New copyright rules agreed today by the European Parliament secure the rights of writers and musicians while continuing to promote online innovation.
Conservative MEPs backed the changes having helped secure significant improvements to the original legislation. These include ensuring that commercial scientific research can be exempted from copyright in an important update of existing copyright law, and excluding small businesses from rules requiring internet platforms to be licensed..
Conservative Legal Affairs spokesman Sajjad Karim said: "Copyright law is at last catching up with the digital age.
"This legislation is now better balanced, answering many of the concerns of journalists, publishers and musicians whose work was being shared freely online without stifling innovation or fundamentally changing the nature of the internet.
"It also takes into account the rights of users, ensuring that materials used for teaching and research, and by cultural and heritage organisations, are not encumbered by unnecessary restrictions."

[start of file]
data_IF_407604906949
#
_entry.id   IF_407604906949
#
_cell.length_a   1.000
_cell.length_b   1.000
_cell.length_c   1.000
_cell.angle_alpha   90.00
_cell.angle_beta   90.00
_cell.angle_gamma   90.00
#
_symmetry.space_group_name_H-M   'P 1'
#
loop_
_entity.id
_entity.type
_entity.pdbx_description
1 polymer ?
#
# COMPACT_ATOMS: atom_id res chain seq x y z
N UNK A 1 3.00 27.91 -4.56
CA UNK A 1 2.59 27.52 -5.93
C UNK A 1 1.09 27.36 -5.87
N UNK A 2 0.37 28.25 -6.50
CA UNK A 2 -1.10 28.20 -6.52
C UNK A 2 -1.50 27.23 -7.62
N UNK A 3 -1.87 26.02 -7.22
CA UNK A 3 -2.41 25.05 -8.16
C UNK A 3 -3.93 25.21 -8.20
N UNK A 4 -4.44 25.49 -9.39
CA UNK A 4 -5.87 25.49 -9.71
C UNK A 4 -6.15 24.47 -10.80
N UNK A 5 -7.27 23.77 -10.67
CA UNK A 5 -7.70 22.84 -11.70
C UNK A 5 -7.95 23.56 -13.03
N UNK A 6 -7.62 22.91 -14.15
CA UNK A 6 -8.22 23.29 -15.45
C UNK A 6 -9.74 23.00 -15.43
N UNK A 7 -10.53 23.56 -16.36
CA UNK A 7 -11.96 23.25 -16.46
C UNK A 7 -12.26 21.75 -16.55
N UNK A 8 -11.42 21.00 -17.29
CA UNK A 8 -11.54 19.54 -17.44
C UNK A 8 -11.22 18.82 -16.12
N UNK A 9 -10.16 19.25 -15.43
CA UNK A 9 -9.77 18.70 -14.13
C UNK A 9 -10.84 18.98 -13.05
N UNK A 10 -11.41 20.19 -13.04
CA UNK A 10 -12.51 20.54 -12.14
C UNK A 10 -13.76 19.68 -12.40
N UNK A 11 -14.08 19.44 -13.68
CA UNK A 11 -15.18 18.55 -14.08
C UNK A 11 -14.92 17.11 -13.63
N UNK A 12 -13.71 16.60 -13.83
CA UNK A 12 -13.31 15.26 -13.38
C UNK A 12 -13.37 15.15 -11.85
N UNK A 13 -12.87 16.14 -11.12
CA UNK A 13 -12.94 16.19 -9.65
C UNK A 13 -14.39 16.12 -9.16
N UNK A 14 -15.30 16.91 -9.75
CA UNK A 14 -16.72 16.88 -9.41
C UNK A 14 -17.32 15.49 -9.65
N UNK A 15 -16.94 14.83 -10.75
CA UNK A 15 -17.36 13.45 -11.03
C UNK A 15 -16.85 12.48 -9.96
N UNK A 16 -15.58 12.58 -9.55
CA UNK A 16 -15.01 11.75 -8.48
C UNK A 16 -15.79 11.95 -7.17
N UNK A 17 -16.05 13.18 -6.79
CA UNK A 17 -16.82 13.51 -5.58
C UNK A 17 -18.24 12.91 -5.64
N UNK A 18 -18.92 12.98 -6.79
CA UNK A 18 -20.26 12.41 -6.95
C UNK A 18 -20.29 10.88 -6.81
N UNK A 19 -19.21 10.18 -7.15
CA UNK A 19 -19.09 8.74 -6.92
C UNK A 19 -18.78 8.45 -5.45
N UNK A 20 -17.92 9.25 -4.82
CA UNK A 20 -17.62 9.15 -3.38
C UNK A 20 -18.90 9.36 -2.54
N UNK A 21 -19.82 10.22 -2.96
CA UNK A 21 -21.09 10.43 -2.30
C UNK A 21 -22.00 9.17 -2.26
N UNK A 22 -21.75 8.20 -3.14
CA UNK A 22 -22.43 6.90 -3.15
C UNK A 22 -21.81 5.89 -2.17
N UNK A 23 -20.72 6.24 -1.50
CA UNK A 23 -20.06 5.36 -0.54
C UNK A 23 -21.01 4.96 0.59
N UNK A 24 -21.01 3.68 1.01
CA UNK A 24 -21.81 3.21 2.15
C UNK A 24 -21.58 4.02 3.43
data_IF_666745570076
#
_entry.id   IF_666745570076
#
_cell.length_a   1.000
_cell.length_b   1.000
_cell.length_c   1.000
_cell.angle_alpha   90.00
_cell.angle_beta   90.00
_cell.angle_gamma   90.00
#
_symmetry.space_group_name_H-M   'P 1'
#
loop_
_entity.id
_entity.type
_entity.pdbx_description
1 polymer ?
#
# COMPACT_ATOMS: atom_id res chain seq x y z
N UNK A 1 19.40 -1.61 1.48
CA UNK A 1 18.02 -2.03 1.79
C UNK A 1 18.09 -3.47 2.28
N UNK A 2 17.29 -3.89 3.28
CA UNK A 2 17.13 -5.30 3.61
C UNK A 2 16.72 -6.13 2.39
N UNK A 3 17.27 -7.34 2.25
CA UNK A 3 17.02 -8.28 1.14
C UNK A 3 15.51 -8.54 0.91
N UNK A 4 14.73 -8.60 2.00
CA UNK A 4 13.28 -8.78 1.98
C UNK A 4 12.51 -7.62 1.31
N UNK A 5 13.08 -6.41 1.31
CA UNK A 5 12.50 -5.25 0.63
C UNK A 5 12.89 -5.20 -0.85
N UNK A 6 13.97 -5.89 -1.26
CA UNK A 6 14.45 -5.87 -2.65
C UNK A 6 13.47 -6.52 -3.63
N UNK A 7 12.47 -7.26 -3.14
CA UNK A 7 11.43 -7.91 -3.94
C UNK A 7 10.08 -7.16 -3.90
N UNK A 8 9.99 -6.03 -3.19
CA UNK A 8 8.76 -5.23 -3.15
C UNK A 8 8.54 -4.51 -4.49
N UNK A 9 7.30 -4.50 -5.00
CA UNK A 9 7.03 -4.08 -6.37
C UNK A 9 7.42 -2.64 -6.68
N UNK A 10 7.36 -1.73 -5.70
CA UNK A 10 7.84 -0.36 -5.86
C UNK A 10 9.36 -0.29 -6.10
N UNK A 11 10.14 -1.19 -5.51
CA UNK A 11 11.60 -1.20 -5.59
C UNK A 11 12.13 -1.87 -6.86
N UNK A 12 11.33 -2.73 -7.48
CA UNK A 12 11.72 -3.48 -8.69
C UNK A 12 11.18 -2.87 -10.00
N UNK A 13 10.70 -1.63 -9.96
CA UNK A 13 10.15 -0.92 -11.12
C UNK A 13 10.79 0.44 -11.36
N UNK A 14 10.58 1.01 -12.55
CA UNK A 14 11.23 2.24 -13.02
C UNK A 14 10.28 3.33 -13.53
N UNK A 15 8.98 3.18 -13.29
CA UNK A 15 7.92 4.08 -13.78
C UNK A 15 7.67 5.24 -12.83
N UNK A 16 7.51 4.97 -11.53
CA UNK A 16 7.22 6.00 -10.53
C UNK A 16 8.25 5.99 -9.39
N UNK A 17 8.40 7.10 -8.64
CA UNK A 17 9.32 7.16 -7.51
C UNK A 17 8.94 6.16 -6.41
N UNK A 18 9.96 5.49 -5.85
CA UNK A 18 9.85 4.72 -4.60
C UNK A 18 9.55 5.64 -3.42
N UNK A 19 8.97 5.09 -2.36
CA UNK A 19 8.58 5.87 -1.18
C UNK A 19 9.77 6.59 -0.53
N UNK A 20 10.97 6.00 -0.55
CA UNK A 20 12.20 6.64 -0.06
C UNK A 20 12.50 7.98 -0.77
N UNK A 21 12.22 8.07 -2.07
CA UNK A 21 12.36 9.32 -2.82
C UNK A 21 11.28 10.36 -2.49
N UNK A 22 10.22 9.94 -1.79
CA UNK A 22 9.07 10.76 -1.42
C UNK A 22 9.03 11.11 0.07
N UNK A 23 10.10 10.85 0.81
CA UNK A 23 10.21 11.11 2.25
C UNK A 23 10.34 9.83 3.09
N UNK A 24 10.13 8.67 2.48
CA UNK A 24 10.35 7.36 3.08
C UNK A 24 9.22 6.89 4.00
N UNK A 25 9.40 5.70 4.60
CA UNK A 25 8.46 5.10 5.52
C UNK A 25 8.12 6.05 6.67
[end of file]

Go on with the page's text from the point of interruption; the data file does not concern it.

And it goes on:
"I look forward to it being discussed in trilogue talks between the European Parliament, Council and Commission, where the remaining issues can be ironed out."
The new rules require commercial online content sharing services such as YouTube to agree licences with and pay a fair fee to the rights holders of material on their sites. They also introduce protection for publishers, including newspapers, whose material is used online by third parties such as content sharing platforms and news aggregators. This would not extend to hyperlinking, short excerpts from articles, non-commercial or private uses of press publications.
Mr Karim concluded: "No-one doubted the need to update copyright laws, the difficulty has been striking the right balance between adequately rewarding right holders and safeguarding users' rights. Today's vote brings us much closer to achieving that.
"Intellectual property is the backbone of our creative industries and it must be protected online just as it already is in the analogue world. However, this must be achieved without stifling innovation on the internet or closing it off to entrepreneurs and start-ups."